The treats continued into what should have been licence-renewal year, with another revisiting of past triumphs: the fiction of John le Carré, which had been absent from the BBC since 1987’s A Perfect Spy. His long, involved plots suited long-form TV, as proved by this six-part adaptation of Le Carré’s 1993 story of a hotel employee used by MI6 in a sting operation against a satanic arms dealer. Director Suzanne Bier and screenwriter David Farr adapted a great writer to the zeitgeist with a glossy, Bond-ish thriller with Hugh Laurie as the villain and Tom Hiddleston as the hotelier protagonist. In an unforeseen twist of feminism, Hiddleston – like Aidan Turner in Poldark the previous year – was the object of drooling reviews and tweets by women about his undressed body.

2017 – The Repair Shop

Of the many attempts to recreate the magic of The Great British Bake Off, the BBC came closest with The Repair Shop, although, as so often in this era, it was the creation of an independent company (Ricochet). As with Bake Off, there was the appeal of engaging expertise as people with ruined heirlooms, furniture, jewellery and knick-knacks brought them to be healed by friendly specialists, led by the furniture restorer Jay Blades, upholstery guru Sonnaz Nooranvary and toy-doctor Amanda Middleditch. It wasn’t completely novel – an Antiques Roadshow for broken bric-a-brac – but had extra emotional heft from the backstories, involving deep love, grief and memory. When the world itself was broken – by the Covid lockdown of 2020 – The Repair Shop made an emergency move to BBC One primetime and became a consoling hit.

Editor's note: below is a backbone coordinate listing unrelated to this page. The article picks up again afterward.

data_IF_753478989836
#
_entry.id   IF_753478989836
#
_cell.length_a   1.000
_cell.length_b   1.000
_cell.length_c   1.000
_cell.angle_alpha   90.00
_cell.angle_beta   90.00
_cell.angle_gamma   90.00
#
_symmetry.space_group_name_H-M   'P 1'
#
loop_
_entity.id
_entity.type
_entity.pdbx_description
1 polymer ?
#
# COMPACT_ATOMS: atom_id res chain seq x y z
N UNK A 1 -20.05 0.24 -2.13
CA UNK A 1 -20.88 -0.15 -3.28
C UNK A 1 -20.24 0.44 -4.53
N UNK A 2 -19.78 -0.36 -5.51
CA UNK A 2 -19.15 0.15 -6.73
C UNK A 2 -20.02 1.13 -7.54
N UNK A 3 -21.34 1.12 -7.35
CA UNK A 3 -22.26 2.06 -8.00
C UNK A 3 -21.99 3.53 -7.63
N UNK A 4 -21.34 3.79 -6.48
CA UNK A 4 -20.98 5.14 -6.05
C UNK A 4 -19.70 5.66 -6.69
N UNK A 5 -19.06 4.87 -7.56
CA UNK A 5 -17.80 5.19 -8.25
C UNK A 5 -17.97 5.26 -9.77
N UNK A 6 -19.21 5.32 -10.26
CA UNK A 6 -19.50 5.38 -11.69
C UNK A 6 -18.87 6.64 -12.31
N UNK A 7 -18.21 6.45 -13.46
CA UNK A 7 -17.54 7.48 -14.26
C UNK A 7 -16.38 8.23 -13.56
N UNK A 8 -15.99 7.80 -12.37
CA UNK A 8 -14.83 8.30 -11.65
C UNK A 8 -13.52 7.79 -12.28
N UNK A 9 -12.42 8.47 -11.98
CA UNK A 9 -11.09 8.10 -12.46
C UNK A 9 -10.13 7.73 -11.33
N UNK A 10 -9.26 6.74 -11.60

2018 – You, Me and the Big C

A technological innovation – the rise of downloadable podcasts – came together with a cultural shift – the primacy of personal experience in reporting – in a show that added “and move” to the Reithian formula to “inform, educate, entertain”. Later-stage cancer patients Rachael Bland, Deborah James and Lauren Mahon broadcast against the dying of the light while dispensing advice, treatment options and the psychology of living with a medical death sentence. Bland died in 2018, James (by then a dame) in 2022. Neither they nor their loved ones would have wanted them to become famous in this way, but they stand as the brightest stars of the newest form of BBC broadcasting.

2019 – Gentleman Jack/Years and Years

That the main BBC offerings in one year would be written by a woman (about a lesbian) and a gay man would have surprised Lord Reith. But they demonstrated the extent to which the BBC had achieved diversity and maturity, although the rise of a new risk area was demonstrated by some objections to the writer of Gentleman Jack, Sally Wainwright, and Suranne Jones, who played pioneering mid-20th-century lesbian Anne Lister, both identifying as heterosexual. But the show confirmed Wainwright – after Happy Valley (since 2014) and Last Tango in Halifax (since 2012) as one of the greatest dramatists of the BBC’s later years.